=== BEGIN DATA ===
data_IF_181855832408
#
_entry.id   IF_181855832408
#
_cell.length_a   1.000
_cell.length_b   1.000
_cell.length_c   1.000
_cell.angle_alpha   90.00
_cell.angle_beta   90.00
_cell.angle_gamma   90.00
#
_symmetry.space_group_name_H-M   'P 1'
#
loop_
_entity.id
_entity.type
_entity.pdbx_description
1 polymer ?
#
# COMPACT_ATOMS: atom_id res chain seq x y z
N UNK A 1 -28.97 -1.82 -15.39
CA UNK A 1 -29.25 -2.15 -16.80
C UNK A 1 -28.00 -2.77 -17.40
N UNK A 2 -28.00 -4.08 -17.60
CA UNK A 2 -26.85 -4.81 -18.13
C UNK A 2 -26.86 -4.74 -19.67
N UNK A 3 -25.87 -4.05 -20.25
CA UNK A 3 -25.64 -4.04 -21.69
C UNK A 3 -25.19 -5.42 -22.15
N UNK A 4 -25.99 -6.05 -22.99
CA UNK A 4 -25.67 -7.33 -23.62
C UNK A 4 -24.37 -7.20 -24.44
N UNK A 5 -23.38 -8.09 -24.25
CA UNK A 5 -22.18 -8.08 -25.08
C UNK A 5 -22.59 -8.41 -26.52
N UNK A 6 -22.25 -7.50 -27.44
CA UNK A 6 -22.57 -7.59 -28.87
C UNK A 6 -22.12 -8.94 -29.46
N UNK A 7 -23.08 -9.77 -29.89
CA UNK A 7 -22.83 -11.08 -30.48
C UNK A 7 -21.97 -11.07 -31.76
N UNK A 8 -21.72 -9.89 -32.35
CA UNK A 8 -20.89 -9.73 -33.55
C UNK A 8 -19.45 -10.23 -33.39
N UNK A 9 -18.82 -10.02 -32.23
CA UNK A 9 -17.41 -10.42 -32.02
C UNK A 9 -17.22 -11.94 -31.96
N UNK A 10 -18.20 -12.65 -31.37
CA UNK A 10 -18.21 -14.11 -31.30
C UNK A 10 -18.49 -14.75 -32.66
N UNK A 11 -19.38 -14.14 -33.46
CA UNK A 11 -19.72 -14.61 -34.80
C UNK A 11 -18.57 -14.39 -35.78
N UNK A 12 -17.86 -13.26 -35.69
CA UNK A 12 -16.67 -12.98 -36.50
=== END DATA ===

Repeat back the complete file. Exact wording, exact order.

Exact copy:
data_IF_181855832408
#
_entry.id   IF_181855832408
#
_cell.length_a   1.000
_cell.length_b   1.000
_cell.length_c   1.000
_cell.angle_alpha   90.00
_cell.angle_beta   90.00
_cell.angle_gamma   90.00
#
_symmetry.space_group_name_H-M   'P 1'
#
loop_
_entity.id
_entity.type
_entity.pdbx_description
1 polymer ?
#
# COMPACT_ATOMS: atom_id res chain seq x y z
N UNK A 1 -28.97 -1.82 -15.39
CA UNK A 1 -29.25 -2.15 -16.80
C UNK A 1 -28.00 -2.77 -17.40
N UNK A 2 -28.00 -4.08 -17.60
CA UNK A 2 -26.85 -4.81 -18.13
C UNK A 2 -26.86 -4.74 -19.67
N UNK A 3 -25.87 -4.05 -20.25
CA UNK A 3 -25.64 -4.04 -21.69
C UNK A 3 -25.19 -5.42 -22.15
N UNK A 4 -25.99 -6.05 -22.99
CA UNK A 4 -25.67 -7.33 -23.62
C UNK A 4 -24.37 -7.20 -24.44
N UNK A 5 -23.38 -8.09 -24.25
CA UNK A 5 -22.18 -8.08 -25.08
C UNK A 5 -22.59 -8.41 -26.52
N UNK A 6 -22.25 -7.50 -27.44
CA UNK A 6 -22.57 -7.59 -28.87
C UNK A 6 -22.12 -8.94 -29.46
N UNK A 7 -23.08 -9.77 -29.89
CA UNK A 7 -22.83 -11.08 -30.48
C UNK A 7 -21.97 -11.07 -31.76
N UNK A 8 -21.72 -9.89 -32.35
CA UNK A 8 -20.89 -9.73 -33.55
C UNK A 8 -19.45 -10.23 -33.39
N UNK A 9 -18.82 -10.02 -32.23
CA UNK A 9 -17.41 -10.42 -32.02
C UNK A 9 -17.22 -11.94 -31.96
N UNK A 10 -18.20 -12.65 -31.37
CA UNK A 10 -18.21 -14.11 -31.30
C UNK A 10 -18.49 -14.75 -32.66
N UNK A 11 -19.38 -14.14 -33.46
CA UNK A 11 -19.72 -14.61 -34.80
C UNK A 11 -18.57 -14.39 -35.78
N UNK A 12 -17.86 -13.26 -35.69
CA UNK A 12 -16.67 -12.98 -36.50